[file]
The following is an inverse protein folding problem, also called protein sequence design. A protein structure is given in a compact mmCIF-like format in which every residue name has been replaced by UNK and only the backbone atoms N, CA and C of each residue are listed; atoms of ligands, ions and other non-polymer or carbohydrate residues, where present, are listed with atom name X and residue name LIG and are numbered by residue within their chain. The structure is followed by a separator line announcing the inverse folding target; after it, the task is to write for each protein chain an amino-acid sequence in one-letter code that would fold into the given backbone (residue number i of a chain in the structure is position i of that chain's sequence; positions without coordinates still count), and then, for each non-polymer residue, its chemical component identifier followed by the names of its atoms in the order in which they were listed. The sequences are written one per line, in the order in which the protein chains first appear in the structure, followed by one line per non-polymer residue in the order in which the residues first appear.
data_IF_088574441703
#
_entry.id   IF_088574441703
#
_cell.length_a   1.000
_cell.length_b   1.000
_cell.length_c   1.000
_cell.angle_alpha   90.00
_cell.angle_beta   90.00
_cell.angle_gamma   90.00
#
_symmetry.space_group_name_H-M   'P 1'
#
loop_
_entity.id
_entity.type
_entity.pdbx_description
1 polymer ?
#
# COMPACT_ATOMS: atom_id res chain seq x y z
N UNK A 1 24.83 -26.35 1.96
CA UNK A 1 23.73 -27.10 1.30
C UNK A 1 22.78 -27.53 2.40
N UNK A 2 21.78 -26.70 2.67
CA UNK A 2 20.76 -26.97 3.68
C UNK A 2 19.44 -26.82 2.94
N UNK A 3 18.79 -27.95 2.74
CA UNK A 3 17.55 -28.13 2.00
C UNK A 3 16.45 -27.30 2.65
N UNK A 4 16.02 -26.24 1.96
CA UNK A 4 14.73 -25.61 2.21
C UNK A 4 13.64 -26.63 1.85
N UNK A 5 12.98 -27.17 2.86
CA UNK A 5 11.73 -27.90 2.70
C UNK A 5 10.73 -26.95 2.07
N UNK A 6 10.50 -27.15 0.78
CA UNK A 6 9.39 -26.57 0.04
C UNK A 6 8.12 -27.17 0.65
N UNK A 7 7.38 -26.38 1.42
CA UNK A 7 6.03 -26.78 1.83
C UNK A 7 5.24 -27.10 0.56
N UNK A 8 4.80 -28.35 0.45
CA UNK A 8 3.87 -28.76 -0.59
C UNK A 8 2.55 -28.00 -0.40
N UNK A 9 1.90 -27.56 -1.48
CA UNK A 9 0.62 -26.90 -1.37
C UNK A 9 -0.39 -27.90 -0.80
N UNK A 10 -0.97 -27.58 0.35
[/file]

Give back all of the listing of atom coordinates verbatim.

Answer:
The following is an inverse protein folding problem, also called protein sequence design. A protein structure is given in a compact mmCIF-like format in which every residue name has been replaced by UNK and only the backbone atoms N, CA and C of each residue are listed; atoms of ligands, ions and other non-polymer or carbohydrate residues, where present, are listed with atom name X and residue name LIG and are numbered by residue within their chain. The structure is followed by a separator line announcing the inverse folding target; after it, the task is to write for each protein chain an amino-acid sequence in one-letter code that would fold into the given backbone (residue number i of a chain in the structure is position i of that chain's sequence; positions without coordinates still count), and then, for each non-polymer residue, its chemical component identifier followed by the names of its atoms in the order in which they were listed. The sequences are written one per line, in the order in which the protein chains first appear in the structure, followed by one line per non-polymer residue in the order in which the residues first appear.
data_IF_088574441703
#
_entry.id   IF_088574441703
#
_cell.length_a   1.000
_cell.length_b   1.000
_cell.length_c   1.000
_cell.angle_alpha   90.00
_cell.angle_beta   90.00
_cell.angle_gamma   90.00
#
_symmetry.space_group_name_H-M   'P 1'
#
loop_
_entity.id
_entity.type
_entity.pdbx_description
1 polymer ?
#
# COMPACT_ATOMS: atom_id res chain seq x y z
N UNK A 1 24.83 -26.35 1.96
CA UNK A 1 23.73 -27.10 1.30
C UNK A 1 22.78 -27.53 2.40
N UNK A 2 21.78 -26.70 2.67
CA UNK A 2 20.76 -26.97 3.68
C UNK A 2 19.44 -26.82 2.94
N UNK A 3 18.79 -27.95 2.74
CA UNK A 3 17.55 -28.13 2.00
C UNK A 3 16.45 -27.30 2.65
N UNK A 4 16.02 -26.24 1.96
CA UNK A 4 14.73 -25.61 2.21
C UNK A 4 13.64 -26.63 1.85
N UNK A 5 12.98 -27.17 2.86
CA UNK A 5 11.73 -27.90 2.70
C UNK A 5 10.73 -26.95 2.07
N UNK A 6 10.50 -27.15 0.78
CA UNK A 6 9.39 -26.57 0.04
C UNK A 6 8.12 -27.17 0.65
N UNK A 7 7.38 -26.38 1.42
CA UNK A 7 6.03 -26.78 1.83
C UNK A 7 5.24 -27.10 0.56
N UNK A 8 4.80 -28.35 0.45
CA UNK A 8 3.87 -28.76 -0.59
C UNK A 8 2.55 -28.00 -0.40
N UNK A 9 1.90 -27.56 -1.48
CA UNK A 9 0.62 -26.90 -1.37
C UNK A 9 -0.39 -27.90 -0.80
N UNK A 10 -0.97 -27.58 0.35